Ferric maltol is effective in correcting iron deficiency anemia in patients with inflammatory bowel disease: Results from a phase-3 clinical trial program

Christoph Gasche, Tariq Ahmad, Zsolt Tulassay, Daniel C. Baumgart, Bernd Bokemeyer, Carsten Büning, Stefanie Howaldt, Andreas Stallmach

Research output: Contribution to journalArticle

49 Citations (Scopus)


Background: Iron deficiency anemia (IDA) is frequenly seen in inflammatory bowel disease. Traditionally, oral iron supplementation is linked to extensive gastrointestinal side effects and possible disease exacerbation. This multicenter phase-3 study tested the efficacy and safety of ferric maltol, a complex of ferric (Fe3+) iron with maltol (3-hydroxy-2-methyl-4-pyrone), as a novel oral iron therapy for IDA. Methods: Adult patients with quiescent or mild-to-moderate ulcerative colitis or Crohn's disease, mild-to-moderate IDA (9.5-12.0 g/dL and 9.5-13.0 g/dL in females and males, respectively), and documented failure on previous oral ferrous products received oral ferric maltol capsules (30 mg twice a day) or identical placebo for 12 weeks according to a randomized, double-blind, placebo-controlled study design. The primary efficacy endpoint was change in hemoglobin (Hb) from baseline to week 12. Safety and tolerability were assessed. Results: Of 329 patients screened, 128 received randomized therapy (64 ferric maltol-treated and 64 placebo-treated patients) and comprised the intent-to-treat efficacy analysis: 55 ferric maltol patients (86%) and 53 placebo patients (83%) completed the trial. Significant improvements in Hb were observed with ferric maltol versus placebo at weeks 4, 8, and 12: mean (SE) 1.04 (0.11) g/dL, 1.76 (0.15) g/dL, and 2.25 (0.19) g/dL, respectively (P < 0.0001 at all time-points; analysis of covariance). Hb was normalized in two-thirds of patients by week 12. The safety profile of ferric maltol was comparable with placebo, with no impact on inflammatory bowel disease severity. Conclusions: Ferric maltol provided rapid clinically meaningful improvements in Hb and showed a favorable safety profile, suggesting its possible use as an alternative to intravenous iron in IDA inflammatory bowel disease.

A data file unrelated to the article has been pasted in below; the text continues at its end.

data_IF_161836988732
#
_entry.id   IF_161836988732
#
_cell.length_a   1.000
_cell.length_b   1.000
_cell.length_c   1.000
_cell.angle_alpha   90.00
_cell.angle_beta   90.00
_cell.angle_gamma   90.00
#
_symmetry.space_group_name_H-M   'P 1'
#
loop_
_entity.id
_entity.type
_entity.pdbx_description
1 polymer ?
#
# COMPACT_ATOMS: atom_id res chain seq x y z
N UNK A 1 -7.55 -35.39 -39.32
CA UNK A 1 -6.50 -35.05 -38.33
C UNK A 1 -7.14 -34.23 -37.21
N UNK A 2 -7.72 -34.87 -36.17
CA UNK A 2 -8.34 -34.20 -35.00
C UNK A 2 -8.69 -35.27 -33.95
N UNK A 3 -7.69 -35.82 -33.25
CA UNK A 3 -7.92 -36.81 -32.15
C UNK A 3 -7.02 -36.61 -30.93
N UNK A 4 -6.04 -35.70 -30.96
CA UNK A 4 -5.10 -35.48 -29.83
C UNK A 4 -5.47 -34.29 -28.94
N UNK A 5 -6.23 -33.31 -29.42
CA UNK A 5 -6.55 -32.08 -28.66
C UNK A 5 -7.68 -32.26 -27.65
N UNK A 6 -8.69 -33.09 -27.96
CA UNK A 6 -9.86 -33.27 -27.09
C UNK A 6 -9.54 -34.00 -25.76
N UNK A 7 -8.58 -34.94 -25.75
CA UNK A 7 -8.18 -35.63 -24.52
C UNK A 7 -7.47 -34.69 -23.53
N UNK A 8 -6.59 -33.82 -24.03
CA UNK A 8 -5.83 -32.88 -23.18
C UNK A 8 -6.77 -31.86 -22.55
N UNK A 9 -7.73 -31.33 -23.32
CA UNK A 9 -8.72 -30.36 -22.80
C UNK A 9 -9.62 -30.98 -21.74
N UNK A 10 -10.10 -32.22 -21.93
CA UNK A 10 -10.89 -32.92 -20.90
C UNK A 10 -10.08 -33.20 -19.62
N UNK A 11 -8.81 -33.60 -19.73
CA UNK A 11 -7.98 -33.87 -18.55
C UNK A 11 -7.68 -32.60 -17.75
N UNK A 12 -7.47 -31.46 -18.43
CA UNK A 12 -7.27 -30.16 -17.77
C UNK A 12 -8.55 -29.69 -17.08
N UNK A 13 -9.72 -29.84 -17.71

Original languageEnglish
Pages (from-to)579-588
Number of pages10
JournalInflammatory bowel diseases
Issue number3
Publication statusPublished - Jan 9 2015



  • Crohn's disease
  • ferric maltol
  • inflammatory bowel disease
  • iron deficiency anemia
  • ulcerative colitis

ASJC Scopus subject areas

  • Immunology and Allergy
  • Gastroenterology

Cite this